I feel like it's the right time to start talking about nipples. Properly. We've had the vagina talk, we've had the boob talk, we're starting to tell each other to #loveyourlines and we’re talking freely about our post baby bodies, we've talked about how much we want to #freethenip, but have we had that sit down talk about why we don’t love our nipples? No. And it’s time to nip that in the bud (HAHAHA GET IT, I'M A LEGEND).
I’ll go first. Hi, I’m Gina and I have always had shy nipples. By shy I mean inverted. Well, actually, I mean partially inverted because it only happens every now and again - in cold weather, for example, they like to hide. The only thing that dismays me is that they don't go hard like everyone always bloody harps on about. I never get a Rachel from *Friends *(see: all of Rachel's outfits in the early series). I’m never smuggling raisins. They're either soft and pointy-perky or they're crying 'No, no, oh god no, please don't LOOK at me!'. My boyfriend loves them and yet I’ve considered having them pierced so they could stand proudly on my chest, but I’m terrified of the pain… and what happens when I breastfeed? Is the milk going to spurt out in 5 different directions? Let’s just say I have questions. And problems with my nipples.
Turns out Im not alone. Put 'Are my nipples' into Google and the first things that pop up are 'Are my nipples inverted?' followed by 'Are my nipples normal?'
This crosses every girl's mind at some stage- my high school friend and I used to get ready to go out together, and mid fake-tan, the old classic nip topic often came up involving various 'Mine are bigger than yours… yours are really small! Are mine weird?' conversations. No, Past Gina. No, Past Anon Friend. All four of our nipples are just fine.
But why are we so mean to them? Becky, 22 from London thinks it starts with men. 'I guess it all comes from guys. You don’t want to strip off in front of a guy on a one night stand and notice he’s put off by how big your nipples are,' she says. We all feel ya Becky, but it's coming from our fear of what men think - rather than the men themselves. Unless they’re morons, men don’t care. An Anonymous London Lad I spoke to for the purposes of research admitted '… let’s be honest, if someone's getting topless in front of you for the first time, you probably have better things to do than to start analysing their nipples.' And Rey Day, who’s seen a schmorgazboard of nips in his time, agrees: 'Guys should be open to any nipple really, no two nipples are the same so if you go in with a preconceived notion of what they should look like you’re going to be disappointed.' In other words: 'It’s a nipple you lucky bastard'.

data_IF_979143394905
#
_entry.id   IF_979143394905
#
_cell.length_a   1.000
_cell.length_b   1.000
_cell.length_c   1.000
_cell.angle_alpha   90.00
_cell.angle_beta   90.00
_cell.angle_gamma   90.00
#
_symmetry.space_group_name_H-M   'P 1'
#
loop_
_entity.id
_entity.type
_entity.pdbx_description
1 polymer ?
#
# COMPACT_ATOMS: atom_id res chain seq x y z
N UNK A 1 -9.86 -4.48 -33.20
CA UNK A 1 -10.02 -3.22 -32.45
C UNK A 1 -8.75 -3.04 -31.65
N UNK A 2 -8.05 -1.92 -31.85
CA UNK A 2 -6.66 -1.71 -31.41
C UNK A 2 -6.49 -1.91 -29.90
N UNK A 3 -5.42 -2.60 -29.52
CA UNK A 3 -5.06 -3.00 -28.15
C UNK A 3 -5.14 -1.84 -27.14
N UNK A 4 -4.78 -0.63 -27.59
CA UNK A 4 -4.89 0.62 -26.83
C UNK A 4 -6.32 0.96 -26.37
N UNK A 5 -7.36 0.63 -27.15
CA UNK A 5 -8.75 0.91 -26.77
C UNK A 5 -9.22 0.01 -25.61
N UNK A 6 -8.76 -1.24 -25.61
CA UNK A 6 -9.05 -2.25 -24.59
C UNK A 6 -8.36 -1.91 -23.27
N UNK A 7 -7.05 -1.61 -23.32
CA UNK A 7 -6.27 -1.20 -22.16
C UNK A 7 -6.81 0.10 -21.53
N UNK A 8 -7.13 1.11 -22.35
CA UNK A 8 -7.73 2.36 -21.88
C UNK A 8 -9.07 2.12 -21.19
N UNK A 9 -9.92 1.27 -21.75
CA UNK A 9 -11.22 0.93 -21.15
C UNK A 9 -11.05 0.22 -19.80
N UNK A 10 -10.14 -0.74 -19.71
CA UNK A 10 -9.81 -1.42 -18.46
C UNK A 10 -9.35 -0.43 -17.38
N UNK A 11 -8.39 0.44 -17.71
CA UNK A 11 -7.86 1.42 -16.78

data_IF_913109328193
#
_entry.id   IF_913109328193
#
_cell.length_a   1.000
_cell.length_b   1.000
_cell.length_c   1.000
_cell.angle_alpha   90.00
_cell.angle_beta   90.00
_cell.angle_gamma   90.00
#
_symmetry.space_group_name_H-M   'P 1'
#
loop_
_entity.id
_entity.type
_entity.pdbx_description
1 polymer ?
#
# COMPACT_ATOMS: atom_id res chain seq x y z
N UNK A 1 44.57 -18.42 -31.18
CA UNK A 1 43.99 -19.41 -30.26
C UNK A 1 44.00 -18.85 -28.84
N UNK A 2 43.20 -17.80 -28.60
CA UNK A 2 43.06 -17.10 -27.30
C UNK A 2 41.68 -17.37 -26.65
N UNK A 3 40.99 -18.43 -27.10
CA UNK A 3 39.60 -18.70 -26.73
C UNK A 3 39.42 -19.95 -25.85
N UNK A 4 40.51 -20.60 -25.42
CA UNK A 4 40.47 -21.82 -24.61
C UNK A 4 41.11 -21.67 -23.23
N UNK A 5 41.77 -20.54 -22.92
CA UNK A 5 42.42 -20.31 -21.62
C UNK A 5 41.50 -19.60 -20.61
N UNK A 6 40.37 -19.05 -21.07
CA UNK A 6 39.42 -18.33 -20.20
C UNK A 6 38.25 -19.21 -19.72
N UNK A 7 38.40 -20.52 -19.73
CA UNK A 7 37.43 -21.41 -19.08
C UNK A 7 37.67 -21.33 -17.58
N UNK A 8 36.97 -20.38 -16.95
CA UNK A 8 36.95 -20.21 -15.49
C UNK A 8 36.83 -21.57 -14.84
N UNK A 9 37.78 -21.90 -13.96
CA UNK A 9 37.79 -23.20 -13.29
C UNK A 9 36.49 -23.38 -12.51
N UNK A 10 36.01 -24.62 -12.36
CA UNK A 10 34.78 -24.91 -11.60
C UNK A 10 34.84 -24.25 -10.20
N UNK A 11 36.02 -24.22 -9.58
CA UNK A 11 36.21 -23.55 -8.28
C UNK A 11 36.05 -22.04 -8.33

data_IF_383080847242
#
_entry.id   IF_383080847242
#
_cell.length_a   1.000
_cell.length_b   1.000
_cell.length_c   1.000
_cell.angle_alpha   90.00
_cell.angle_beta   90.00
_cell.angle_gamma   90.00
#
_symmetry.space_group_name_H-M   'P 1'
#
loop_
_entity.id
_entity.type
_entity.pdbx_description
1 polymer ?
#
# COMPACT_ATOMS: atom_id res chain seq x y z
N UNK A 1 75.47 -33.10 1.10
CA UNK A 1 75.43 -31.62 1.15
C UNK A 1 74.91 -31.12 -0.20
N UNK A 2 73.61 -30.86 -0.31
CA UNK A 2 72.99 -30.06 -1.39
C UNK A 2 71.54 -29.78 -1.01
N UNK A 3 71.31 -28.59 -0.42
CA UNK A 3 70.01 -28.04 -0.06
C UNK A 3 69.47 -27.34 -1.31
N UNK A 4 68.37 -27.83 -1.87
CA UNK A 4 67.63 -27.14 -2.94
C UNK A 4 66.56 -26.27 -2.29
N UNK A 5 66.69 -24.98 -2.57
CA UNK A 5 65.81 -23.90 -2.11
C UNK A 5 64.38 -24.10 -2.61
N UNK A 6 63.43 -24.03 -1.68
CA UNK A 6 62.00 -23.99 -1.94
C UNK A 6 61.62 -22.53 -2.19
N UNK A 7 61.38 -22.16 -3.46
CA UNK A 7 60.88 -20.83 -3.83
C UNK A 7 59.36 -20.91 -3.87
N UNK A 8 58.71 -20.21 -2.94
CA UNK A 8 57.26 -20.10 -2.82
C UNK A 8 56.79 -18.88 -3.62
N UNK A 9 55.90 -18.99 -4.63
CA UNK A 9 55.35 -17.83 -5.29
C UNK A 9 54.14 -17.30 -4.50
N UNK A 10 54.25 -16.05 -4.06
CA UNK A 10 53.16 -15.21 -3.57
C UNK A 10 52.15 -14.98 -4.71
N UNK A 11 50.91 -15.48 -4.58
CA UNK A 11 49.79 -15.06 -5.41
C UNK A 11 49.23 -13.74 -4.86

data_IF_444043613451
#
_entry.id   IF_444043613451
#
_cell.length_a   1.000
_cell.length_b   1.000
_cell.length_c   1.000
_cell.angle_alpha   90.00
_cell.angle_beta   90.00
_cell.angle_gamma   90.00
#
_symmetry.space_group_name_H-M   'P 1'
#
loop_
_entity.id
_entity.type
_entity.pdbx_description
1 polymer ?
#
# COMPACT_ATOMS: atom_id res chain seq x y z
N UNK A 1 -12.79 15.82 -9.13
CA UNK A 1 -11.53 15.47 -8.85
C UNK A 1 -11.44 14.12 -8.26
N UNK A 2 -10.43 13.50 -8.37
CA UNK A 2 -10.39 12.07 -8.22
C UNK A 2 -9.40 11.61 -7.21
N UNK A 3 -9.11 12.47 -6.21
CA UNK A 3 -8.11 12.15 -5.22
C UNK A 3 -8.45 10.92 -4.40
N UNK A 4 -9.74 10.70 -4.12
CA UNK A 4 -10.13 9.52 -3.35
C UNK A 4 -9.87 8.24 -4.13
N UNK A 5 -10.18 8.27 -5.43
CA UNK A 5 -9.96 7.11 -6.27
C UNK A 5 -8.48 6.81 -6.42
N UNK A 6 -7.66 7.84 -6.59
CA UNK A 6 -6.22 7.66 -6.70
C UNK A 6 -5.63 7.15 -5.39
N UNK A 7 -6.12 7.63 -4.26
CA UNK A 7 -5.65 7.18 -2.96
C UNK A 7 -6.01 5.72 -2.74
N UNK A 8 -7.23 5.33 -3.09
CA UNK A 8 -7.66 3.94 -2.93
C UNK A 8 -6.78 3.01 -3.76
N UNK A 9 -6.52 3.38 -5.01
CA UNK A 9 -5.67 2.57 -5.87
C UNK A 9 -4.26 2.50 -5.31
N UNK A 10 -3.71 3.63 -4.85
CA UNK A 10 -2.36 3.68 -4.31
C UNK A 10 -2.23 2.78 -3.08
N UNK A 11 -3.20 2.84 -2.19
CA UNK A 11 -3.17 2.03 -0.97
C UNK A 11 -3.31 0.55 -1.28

I think most of the worry comes from hiding the nipple. It’s one of only two things we would automatically cover if suddenly found naked by a stranger - we’ve all had the naked dream and what do you do? You put one hand over your crotch and an arm covering both nipples. Nipples are a thing of shame, for many; until recently, Nip Pics were banned on instagram - and still are on Facebook. In New York, however, it’s not illegal to be topless as a woman. According to statute 245.01 per the Appeals Court of The State/City of New York, it is completely legal for a woman or a man to opt not to wear a shirt (or bra) in public. But here? Well, it’s legal on some beaches, but on the whole it’s illegal for a woman to be topless, which means that a cheeky nip flash is basically publically indecent. No wonder we’re a reserved nation, and it’s even less surprising that we’re shy about showing off our bodies.